California Department of Fish and Wildlife
This article was originally printed in Outdoor California magazine, July - August 2001.
Subscribe to Outdoor California

Mendota Wildlife Area: A Key Habitat in the San Joaquin Valley

By Robert J. Huddleston

The Mendota Wildlife Area (Mendota) is a key habitat managed by the Department of Fish and Game (DFG) in the central San Joaquin Valley. Mendota, 11,825 acres in size, demonstrates how wildlife respond to habitat management changes directed at encouraging nongame wildlife. For Mendota, these management activities included the identification and management of wetland and upland habitats critical to many species.

Of the many species supported and encouraged by DFG's management activities at Mendota, the white-faced ibis showed one of the most significant responses through increased nesting activity. In 1978, white-faced ibis established a rookery that has since occurred each year along with black-crowned night herons and snowy egrets. Prior to 1978, no record of nesting by white-faced ibis had been recorded in the San Joaquin Valley for about 20 years. Since 1978, the white-faced ibis breeding population at Mendota Wildlife Area has expanded from four breeding pair in 1978 to 7,120 ibis counted during the annual fly-out survey conducted as they left the rookery in 2001. The initial decline of white-faced ibis nesting throughout the 1950s was caused by changes in land use and loss of nesting habitat throughout the San Joaquin Valley. DFG credits the increase in semi-permanent wetlands and the irrigating of uplands which commenced in 1992.

Over the years, not only white-faced ibis have increased at Mendota. Great-blue heron numbers have increased and now Mendota Wildlife Area has five rookeries.

Opportunities abound at Mendota

DFG has managed Mendota for the benefit of the many wildlife and plant species that reside there, including people. Mendota abounds with outdoor recreational opportunities. The joint effort of the state, federal and private funds have enabled the DFG to establish key wetland habitat that can be used by the public for their recreational uses. A greater diversity of public use has developed in conjunction with increased diversity of wildlife populations. Twenty years ago, the principal management of the area was limited to hunting and fishing, but now interest abounds in nature study, photography, sightseeing, boating, swimming, picnicking, dog training, dog field trials, and birding.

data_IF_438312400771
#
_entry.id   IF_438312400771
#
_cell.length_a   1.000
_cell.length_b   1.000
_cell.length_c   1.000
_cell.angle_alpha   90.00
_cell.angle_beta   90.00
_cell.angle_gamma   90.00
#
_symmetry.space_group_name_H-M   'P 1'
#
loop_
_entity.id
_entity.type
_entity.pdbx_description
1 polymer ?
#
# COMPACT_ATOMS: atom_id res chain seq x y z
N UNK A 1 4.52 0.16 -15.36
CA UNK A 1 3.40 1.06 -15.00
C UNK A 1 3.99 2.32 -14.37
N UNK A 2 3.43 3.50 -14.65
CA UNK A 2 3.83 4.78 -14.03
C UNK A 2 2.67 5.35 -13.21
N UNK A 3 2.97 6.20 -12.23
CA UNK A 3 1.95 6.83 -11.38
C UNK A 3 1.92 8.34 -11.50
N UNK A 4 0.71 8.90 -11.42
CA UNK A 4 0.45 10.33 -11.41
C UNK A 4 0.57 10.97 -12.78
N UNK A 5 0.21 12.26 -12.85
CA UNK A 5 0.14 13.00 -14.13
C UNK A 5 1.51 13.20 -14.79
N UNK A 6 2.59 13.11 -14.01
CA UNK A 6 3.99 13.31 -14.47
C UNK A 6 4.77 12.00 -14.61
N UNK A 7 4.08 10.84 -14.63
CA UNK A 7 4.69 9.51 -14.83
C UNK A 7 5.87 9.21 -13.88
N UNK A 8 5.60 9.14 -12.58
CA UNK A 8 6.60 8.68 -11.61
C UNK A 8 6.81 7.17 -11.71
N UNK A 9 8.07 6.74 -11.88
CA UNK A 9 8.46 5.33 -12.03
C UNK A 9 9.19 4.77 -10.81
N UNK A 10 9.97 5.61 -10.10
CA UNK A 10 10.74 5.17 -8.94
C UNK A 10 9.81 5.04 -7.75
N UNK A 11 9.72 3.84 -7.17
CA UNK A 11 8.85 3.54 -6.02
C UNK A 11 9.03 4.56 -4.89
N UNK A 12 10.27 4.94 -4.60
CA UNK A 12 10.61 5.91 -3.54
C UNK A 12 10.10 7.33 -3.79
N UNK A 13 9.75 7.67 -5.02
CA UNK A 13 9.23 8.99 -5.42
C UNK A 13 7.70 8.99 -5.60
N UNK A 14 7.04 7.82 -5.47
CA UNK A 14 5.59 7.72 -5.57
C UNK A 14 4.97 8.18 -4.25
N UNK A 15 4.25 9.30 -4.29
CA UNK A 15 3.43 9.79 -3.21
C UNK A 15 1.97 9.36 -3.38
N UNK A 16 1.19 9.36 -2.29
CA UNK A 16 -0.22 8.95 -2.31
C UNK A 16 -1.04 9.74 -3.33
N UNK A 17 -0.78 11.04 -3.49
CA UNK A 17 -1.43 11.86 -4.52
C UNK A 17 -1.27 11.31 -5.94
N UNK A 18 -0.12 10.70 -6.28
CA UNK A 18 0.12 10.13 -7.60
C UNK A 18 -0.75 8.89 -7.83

Birders will find the Mendota Wildlife Area enjoyable. There are more than l65 species and sub-species known to occur or reside on the area, including shorebirds, songbirds, raptors, waterfowl and wading birds. Mammals commonly found on the area include coyotes, muskrats, beavers, minks, raccoons, weasels, black-tailed hares, cottontail rabbits, spotted and striped skunks, and ground squirrels.

Hunters and anglers will also find opportunities at Mendota. Game species include ducks, geese, snipes, coots, doves, pheasants, cottontail rabbits, black tailed hares and raccoons. The 600 acres that make up the Fresno Slough offer the angler a chance to catch crappie, catfish, bluegill, carp, and black and striped bass. Of course, all Fish and Game codes and regulations apply. Hunters should note that the use of firearms is limited to shotguns only. The area is open 24 hours a day for all recreational use from the close of waterfowl season in January to Sept. 16, though one portion of the area is closed to dog training during nesting season from April 1 to June 30. The area is open to fishing 24 hours a day, but only by boat during the waterfowl-hunting season.

Visitors should also be aware of snakes on the area, especially rattlesnakes.

DFG and partners maintain the key

The more than 11,000 acres that make up the Mendota Wildlife Area were purchased by the Wildlife Conservation Board between 1954 and 1991. Development, maintenance and management of the area has been financed 75 percent by Federal Aid in Wildlife Restoration Program (Pittman-Robertson) funds derived from a federal excise tax on sporting arms and ammunition. The additional 25 percent of the funds comes from the Fish and Game Preservation fund, principally derived from the sale of hunting and fishing licenses. Other funds that support activities on Mendota Wildlife Area include the Comprehensive Wetland Habitat program, Duck Stamp program, Ducks Unlimited Matching Aid to Restore State Habitat (MARSH), California Waterfowl Cal-Marsh funds and federal Sportfish Restoration funds.

The mid-1980s were good years those concerned with the preservation of all wetland and wildlife species. Wetlands are the most productive of all the wildlife habitats, and only a fraction of the species that utilize wetlands are hunted. With the implementation of the 1984 Fish and Wildlife Habitat Enhancement Fund, the California State Senate concurrent Resolution 28, and the 1986 North American Waterfowl Management Plan and International Conservation Treaty, Congress enacted the 1989 North American Wetlands Conservation Act in 1989 to help fund wetland projects. The Central Valley Habitat Joint Venture, a component of that act, set goals for the protection, restoration and enhancement of wetlands. With the Central Valley Project Improvement Act coming on line, the future for the Mendota Wildlife Area efforts to maximize productivity and diversity of plant communities for selected natural marsh plant species looks bright. With good marsh management practices, we can provide habitat to a much wider variety of wetland and associated wildlife species. Providing habitat in the spring and summer along with semi- and permanent water in critical habitat are the main reasons wildlife on the area has done well.